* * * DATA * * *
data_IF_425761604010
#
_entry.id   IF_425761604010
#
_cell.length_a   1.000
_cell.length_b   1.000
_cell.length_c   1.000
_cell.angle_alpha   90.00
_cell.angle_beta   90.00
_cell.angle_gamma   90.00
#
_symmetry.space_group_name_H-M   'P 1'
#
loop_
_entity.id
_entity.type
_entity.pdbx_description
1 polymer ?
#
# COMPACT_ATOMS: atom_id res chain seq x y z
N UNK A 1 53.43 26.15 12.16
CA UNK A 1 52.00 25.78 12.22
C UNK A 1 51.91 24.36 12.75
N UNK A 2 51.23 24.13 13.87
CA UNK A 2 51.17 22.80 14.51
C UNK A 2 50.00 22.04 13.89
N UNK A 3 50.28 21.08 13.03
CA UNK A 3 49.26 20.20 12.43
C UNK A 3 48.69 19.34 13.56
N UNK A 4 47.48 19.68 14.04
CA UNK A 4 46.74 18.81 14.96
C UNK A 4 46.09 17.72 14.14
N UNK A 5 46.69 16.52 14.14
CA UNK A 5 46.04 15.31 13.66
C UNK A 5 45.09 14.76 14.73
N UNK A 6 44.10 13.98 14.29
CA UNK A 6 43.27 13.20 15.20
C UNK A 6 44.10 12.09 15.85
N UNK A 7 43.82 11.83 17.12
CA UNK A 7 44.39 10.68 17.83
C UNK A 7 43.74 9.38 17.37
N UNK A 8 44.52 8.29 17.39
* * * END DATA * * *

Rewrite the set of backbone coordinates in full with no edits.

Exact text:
data_IF_425761604010
#
_entry.id   IF_425761604010
#
_cell.length_a   1.000
_cell.length_b   1.000
_cell.length_c   1.000
_cell.angle_alpha   90.00
_cell.angle_beta   90.00
_cell.angle_gamma   90.00
#
_symmetry.space_group_name_H-M   'P 1'
#
loop_
_entity.id
_entity.type
_entity.pdbx_description
1 polymer ?
#
# COMPACT_ATOMS: atom_id res chain seq x y z
N UNK A 1 53.43 26.15 12.16
CA UNK A 1 52.00 25.78 12.22
C UNK A 1 51.91 24.36 12.75
N UNK A 2 51.23 24.13 13.87
CA UNK A 2 51.17 22.80 14.51
C UNK A 2 50.00 22.04 13.89
N UNK A 3 50.28 21.08 13.03
CA UNK A 3 49.26 20.20 12.43
C UNK A 3 48.69 19.34 13.56
N UNK A 4 47.48 19.68 14.04
CA UNK A 4 46.74 18.81 14.96
C UNK A 4 46.09 17.72 14.14
N UNK A 5 46.69 16.52 14.14
CA UNK A 5 46.04 15.31 13.66
C UNK A 5 45.09 14.76 14.73
N UNK A 6 44.10 13.98 14.29
CA UNK A 6 43.27 13.20 15.20
C UNK A 6 44.10 12.09 15.85
N UNK A 7 43.82 11.83 17.12
CA UNK A 7 44.39 10.68 17.83
C UNK A 7 43.74 9.38 17.37
N UNK A 8 44.52 8.29 17.39